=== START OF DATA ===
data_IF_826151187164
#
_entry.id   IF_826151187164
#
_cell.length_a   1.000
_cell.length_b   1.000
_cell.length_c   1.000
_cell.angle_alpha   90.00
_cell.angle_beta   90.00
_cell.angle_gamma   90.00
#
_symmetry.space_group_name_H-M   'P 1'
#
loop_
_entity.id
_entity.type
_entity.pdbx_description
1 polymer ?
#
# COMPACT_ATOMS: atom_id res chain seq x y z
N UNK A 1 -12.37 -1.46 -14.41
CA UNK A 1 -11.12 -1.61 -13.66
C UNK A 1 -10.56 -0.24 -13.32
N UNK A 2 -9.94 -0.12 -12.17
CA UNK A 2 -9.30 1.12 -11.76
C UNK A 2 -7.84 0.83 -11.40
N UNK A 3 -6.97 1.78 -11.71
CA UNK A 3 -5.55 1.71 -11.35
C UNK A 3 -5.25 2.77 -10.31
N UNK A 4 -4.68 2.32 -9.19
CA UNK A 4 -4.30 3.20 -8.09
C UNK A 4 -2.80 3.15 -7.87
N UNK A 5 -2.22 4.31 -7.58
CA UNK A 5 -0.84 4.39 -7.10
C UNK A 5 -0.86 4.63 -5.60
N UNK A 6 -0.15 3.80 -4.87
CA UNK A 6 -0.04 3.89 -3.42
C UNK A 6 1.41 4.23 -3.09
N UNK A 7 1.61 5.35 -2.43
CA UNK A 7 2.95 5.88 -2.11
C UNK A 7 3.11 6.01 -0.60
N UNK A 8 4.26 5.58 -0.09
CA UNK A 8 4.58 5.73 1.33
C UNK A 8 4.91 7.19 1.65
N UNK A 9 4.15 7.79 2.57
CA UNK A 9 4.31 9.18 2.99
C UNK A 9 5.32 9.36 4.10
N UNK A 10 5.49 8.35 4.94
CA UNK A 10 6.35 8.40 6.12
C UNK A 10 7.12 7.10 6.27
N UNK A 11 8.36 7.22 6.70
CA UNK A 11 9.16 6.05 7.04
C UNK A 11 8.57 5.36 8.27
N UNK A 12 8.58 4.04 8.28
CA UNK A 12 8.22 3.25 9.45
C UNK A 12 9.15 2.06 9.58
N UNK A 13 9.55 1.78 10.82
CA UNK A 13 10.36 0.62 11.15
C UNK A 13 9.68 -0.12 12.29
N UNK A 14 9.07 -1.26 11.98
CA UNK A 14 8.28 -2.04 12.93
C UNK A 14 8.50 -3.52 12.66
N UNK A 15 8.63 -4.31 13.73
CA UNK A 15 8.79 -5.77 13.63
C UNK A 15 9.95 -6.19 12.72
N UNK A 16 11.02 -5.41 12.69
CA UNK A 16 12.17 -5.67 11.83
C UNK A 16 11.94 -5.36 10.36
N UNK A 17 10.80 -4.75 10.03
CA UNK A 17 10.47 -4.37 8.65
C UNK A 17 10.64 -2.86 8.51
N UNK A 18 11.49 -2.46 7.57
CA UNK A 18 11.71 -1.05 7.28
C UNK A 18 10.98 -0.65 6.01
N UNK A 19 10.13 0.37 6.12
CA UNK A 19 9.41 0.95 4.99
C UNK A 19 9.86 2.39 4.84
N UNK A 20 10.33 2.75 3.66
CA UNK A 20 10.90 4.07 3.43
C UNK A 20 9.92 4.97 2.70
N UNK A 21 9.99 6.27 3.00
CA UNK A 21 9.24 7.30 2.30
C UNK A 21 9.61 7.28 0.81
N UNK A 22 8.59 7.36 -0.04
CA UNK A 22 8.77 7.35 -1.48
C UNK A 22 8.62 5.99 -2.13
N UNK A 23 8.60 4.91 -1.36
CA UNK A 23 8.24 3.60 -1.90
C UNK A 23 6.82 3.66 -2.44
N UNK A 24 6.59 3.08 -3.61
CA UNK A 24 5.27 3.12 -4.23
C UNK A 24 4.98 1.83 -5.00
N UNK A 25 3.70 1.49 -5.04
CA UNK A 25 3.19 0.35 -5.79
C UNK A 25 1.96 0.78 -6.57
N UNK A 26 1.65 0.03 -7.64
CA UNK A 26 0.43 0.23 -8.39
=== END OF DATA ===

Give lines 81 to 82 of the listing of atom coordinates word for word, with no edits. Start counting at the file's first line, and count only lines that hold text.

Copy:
N UNK A 21 9.99 6.27 3.00
CA UNK A 21 9.24 7.30 2.30